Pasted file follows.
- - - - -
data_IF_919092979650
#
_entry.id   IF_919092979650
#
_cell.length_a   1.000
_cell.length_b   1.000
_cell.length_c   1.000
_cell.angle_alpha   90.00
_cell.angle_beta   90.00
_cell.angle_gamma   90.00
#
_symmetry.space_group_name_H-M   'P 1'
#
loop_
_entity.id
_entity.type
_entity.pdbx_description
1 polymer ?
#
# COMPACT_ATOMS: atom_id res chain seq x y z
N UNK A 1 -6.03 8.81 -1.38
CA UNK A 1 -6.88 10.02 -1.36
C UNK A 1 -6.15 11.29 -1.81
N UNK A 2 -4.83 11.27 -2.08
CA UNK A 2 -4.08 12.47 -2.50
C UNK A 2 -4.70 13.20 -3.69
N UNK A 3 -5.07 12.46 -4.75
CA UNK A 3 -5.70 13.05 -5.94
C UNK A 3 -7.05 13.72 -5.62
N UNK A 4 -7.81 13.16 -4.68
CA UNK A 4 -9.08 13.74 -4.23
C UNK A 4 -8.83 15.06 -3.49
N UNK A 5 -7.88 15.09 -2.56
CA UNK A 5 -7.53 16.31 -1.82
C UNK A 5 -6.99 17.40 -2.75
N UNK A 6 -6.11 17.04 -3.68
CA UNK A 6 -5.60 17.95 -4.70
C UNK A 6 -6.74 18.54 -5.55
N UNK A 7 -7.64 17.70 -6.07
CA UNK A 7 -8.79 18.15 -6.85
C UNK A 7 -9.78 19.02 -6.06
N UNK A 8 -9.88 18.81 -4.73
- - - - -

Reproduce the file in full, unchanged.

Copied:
data_IF_919092979650
#
_entry.id   IF_919092979650
#
_cell.length_a   1.000
_cell.length_b   1.000
_cell.length_c   1.000
_cell.angle_alpha   90.00
_cell.angle_beta   90.00
_cell.angle_gamma   90.00
#
_symmetry.space_group_name_H-M   'P 1'
#
loop_
_entity.id
_entity.type
_entity.pdbx_description
1 polymer ?
#
# COMPACT_ATOMS: atom_id res chain seq x y z
N UNK A 1 -6.03 8.81 -1.38
CA UNK A 1 -6.88 10.02 -1.36
C UNK A 1 -6.15 11.29 -1.81
N UNK A 2 -4.83 11.27 -2.08
CA UNK A 2 -4.08 12.47 -2.50
C UNK A 2 -4.70 13.20 -3.69
N UNK A 3 -5.07 12.46 -4.75
CA UNK A 3 -5.70 13.05 -5.94
C UNK A 3 -7.05 13.72 -5.62
N UNK A 4 -7.81 13.16 -4.68
CA UNK A 4 -9.08 13.74 -4.23
C UNK A 4 -8.83 15.06 -3.49
N UNK A 5 -7.88 15.09 -2.56
CA UNK A 5 -7.53 16.31 -1.82
C UNK A 5 -6.99 17.40 -2.75
N UNK A 6 -6.11 17.04 -3.68
CA UNK A 6 -5.60 17.95 -4.70
C UNK A 6 -6.74 18.54 -5.55
N UNK A 7 -7.64 17.70 -6.07
CA UNK A 7 -8.79 18.15 -6.85
C UNK A 7 -9.78 19.02 -6.06
N UNK A 8 -9.88 18.81 -4.73